Portrait of a Life Well Lived

Photo Credit –Artist Wayne Brezinka

What if someone took a box of your most prized possessions and created a portrait of you? Would it look like you? Would it capture the person you are? Or were? Or wanted to be? What kind of life would it reflect? I have been thinking about that this week after reading an article on Nashville Public Radio about artist Wayne Brezinka and his latest masterpiece.

You may have heard of Zach Sobiech. If you haven’t, I encourage you to take  time to learn his story. Zach was diagnosed with Osteosarcoma, a rare bone cancer, when he was 14. His story is one of hope and joy. I remember gathering my family around my laptop in 2013 to watch his documentary. At the end, after sitting in reverent silence for a few minutes, my sniffles filling the quiet, we talked together about what it looks like to live well.

Zach Sobeich lived a beautiful life.

Earlier this week, I learned that Zach’s mother, Laura, asked artist Wayne Brezinka to create a portrait of her son, using some of Zach’s most “precious belongings.” Brezinka gathered each item and somehow  “incorporated them into one, cohesive image.” I keep thinking about how these valuable, significant items from Zach’s life were used to make a beautiful portrait, a complete picture of this amazing young man.

The moments we live and the things we value shape who we are. What will people see when they see the sum of my life?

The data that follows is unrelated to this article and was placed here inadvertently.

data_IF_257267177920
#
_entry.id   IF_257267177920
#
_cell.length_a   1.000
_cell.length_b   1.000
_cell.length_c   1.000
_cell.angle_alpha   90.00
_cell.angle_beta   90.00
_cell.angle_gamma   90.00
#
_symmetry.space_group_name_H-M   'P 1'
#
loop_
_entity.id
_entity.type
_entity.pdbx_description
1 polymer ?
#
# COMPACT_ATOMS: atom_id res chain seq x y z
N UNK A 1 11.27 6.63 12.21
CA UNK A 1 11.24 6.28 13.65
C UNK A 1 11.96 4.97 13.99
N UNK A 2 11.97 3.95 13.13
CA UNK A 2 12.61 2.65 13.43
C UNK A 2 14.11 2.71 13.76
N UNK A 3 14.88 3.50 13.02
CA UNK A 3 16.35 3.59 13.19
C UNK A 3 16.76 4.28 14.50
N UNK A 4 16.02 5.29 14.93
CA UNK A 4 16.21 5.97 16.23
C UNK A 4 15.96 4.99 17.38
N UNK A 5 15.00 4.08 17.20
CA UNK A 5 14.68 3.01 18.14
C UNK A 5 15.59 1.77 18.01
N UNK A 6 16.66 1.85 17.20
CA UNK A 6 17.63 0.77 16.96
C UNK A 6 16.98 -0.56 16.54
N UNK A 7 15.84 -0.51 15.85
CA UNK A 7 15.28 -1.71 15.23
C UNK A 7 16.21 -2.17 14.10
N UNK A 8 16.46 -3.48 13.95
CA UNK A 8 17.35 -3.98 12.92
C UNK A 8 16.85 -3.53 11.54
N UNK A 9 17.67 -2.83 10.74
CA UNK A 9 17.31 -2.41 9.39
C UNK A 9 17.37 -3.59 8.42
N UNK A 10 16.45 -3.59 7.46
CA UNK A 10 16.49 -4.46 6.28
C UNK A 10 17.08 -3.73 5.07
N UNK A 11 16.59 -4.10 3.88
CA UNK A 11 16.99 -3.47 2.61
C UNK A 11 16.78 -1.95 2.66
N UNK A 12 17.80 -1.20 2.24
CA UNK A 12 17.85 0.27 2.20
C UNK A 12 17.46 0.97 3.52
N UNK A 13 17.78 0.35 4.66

I look at this portrait and immediately notice the depth, love, and strength of a young man I never knew. What a gift Brezinka offers us in his ability to really notice the things that make a person beautiful. I pray I might have eyes to see others like that. By using his art, he captures the beauty in Zach, allowing us to embrace the joy and life in the midst of a painful struggle, a courageous battle.

So many emotions and thoughts surface as I consider this story. I fear my tendency to want to express it all in one post might take away from the power of the story. Instead, I encourage you to read and watch the stories for yourself. They are worth the time.

As he spoke about the process of making Zach’s portrait, Brezinka said, “Life is for me, short. It’s really short. Do I want to live in a lot of fear and be afraid or do I want to live and not care, immersing myself in life and drinking it up because it is so short.”

Together, Zach and Wayne are encouraging me to do the latter.